December 31, 2004

Top 10 of 2004

Now that 2004 is almost gone, I wanted to do a "top 10" of 2004 - not just comics or videos, but just a smorgasboard of personal impressions, excitements, likes and dislikes. Consider this "Gordon's Top 10" of various things, in no particular order:
  1. Logan Anthony Flores, aka the Godson, who's cute, knows it, and is turning out to be a real antiestablishment dude, just like me.
  2. Kinsey - saw this at the St. Louis International Film Festival, before it went into general release, and I think that, craft-wise, it's an easy Oscar sell. However, content wise...dealing with a guy who went where very few people went before in terms of sexuality, and some of the other material, may hinder it. See it for yourself.
  3. Riversplash - of all the 2004 St. Louis celebrations, this is the one I want to see happening on a yearly basis. A series of free concerts on the St. Louis riverfront, followed by a laser/water show, enabled me to see Liz Phair, Doctor John, and BB I said, I wanna see this every year.
  4. DVD Releases of Failed Shows - from Family Guy to Greg The Bunny, from Firefly to The Tick, many shows that didn't get a "fair shake" are now available for rental or purchase.
  5. Kids in the Hall on DVD - Seasons One and Two are available for purchase...and while you're at it, check out my pal Barb's KITH site. You'll thank me for it later.
  6. Getting a Life - I think I'm starting to head towards that whole "balance" thing.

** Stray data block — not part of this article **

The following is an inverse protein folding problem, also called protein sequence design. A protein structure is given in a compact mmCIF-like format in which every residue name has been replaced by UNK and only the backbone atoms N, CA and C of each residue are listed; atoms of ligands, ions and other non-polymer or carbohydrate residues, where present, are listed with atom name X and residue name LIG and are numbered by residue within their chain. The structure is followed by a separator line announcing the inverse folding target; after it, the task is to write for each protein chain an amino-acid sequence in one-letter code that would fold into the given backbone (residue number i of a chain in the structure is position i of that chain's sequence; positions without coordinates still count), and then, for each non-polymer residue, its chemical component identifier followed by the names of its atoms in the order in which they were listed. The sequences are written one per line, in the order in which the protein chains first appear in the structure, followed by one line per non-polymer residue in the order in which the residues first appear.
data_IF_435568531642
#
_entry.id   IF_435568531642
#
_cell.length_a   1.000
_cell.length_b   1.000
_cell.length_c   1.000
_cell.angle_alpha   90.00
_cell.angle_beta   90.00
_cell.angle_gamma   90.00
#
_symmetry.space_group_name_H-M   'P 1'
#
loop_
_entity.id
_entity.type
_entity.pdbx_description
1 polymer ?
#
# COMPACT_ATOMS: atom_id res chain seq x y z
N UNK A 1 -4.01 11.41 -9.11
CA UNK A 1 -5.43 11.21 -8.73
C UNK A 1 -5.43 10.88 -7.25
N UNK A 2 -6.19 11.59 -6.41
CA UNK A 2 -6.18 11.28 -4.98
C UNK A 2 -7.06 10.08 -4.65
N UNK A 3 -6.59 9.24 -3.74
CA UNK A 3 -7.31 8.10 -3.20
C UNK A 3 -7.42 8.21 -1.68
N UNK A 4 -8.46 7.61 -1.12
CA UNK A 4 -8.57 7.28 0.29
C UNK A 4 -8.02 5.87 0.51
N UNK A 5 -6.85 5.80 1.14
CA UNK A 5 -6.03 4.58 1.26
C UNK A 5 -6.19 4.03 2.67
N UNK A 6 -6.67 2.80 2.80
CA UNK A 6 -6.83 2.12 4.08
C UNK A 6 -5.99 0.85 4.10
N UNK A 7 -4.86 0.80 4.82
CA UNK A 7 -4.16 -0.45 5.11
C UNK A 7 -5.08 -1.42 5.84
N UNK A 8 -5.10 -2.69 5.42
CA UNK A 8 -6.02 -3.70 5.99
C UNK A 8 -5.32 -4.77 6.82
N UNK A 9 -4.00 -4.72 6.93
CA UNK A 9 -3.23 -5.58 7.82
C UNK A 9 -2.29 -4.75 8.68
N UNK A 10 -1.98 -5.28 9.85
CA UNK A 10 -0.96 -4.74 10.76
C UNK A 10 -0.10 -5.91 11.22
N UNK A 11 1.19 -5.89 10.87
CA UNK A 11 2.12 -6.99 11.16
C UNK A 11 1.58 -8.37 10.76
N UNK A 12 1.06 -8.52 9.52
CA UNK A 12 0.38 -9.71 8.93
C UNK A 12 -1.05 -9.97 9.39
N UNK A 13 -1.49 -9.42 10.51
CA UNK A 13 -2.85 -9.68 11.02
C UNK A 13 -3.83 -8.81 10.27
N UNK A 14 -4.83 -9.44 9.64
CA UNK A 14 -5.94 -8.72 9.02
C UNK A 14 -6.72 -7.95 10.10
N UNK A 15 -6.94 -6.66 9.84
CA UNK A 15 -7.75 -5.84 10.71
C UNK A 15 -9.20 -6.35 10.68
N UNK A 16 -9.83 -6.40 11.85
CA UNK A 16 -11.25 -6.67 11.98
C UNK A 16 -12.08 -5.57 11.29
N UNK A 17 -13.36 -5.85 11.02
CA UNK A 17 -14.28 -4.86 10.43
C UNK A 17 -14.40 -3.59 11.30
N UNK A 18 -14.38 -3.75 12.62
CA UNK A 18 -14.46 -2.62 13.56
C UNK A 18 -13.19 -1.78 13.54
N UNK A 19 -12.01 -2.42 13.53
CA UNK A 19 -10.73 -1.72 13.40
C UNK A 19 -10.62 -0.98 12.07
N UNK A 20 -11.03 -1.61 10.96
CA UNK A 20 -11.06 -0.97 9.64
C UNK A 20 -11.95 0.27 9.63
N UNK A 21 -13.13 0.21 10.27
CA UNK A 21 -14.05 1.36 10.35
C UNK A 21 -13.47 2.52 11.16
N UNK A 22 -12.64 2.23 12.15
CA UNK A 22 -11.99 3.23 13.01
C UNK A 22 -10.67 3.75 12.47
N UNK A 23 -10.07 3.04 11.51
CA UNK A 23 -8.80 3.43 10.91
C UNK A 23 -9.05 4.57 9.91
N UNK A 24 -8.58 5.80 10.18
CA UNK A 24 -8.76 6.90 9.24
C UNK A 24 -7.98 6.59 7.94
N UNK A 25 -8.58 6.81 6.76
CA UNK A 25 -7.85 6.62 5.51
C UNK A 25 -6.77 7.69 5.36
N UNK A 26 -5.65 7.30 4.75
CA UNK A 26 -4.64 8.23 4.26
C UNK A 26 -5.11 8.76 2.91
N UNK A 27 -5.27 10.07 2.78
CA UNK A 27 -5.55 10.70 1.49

7. Doctor Who Returns! - And thankfully, there are some people behind it who aren't stuck in nostalgia, but really want to do it right. So, is there anyone out there willing to tape it for me when it comes to Sci-Fi channel?
  8. State Synar Rates - Yes, this is work related, but overall, Missouri's rate of selling cigarettes to kids under 18 (according to the Division of Alcohol & Drug Abuse) is approximately 11% - lower than last year, but plenty of work to do. Plus, five out of seven counties my agency covers are over 90% (the only exceptions being Franklin & Lincoln I said, more work to do).
  9. Fanboy Uproar - right now, my latest spectator sport is reading the comments section at Fanboy Rampage. From Identity Crisis to John Byrne, from women in refrigerators to Bat-arcs, not even massive devastation a continent away will stop these fine individuals from whining about the least important things.
  10. Finally, blogs - if it weren't for blogs, not only would I have discovered some of the workings of my local homies' minds, but was able to find some like-minded people across the nation. It almost makes me yearn for the days of Prodigy Classic....but not by much.

Thanks, and have a happy, safe, and healthy 2005...and don't forget to enter our modest little contest.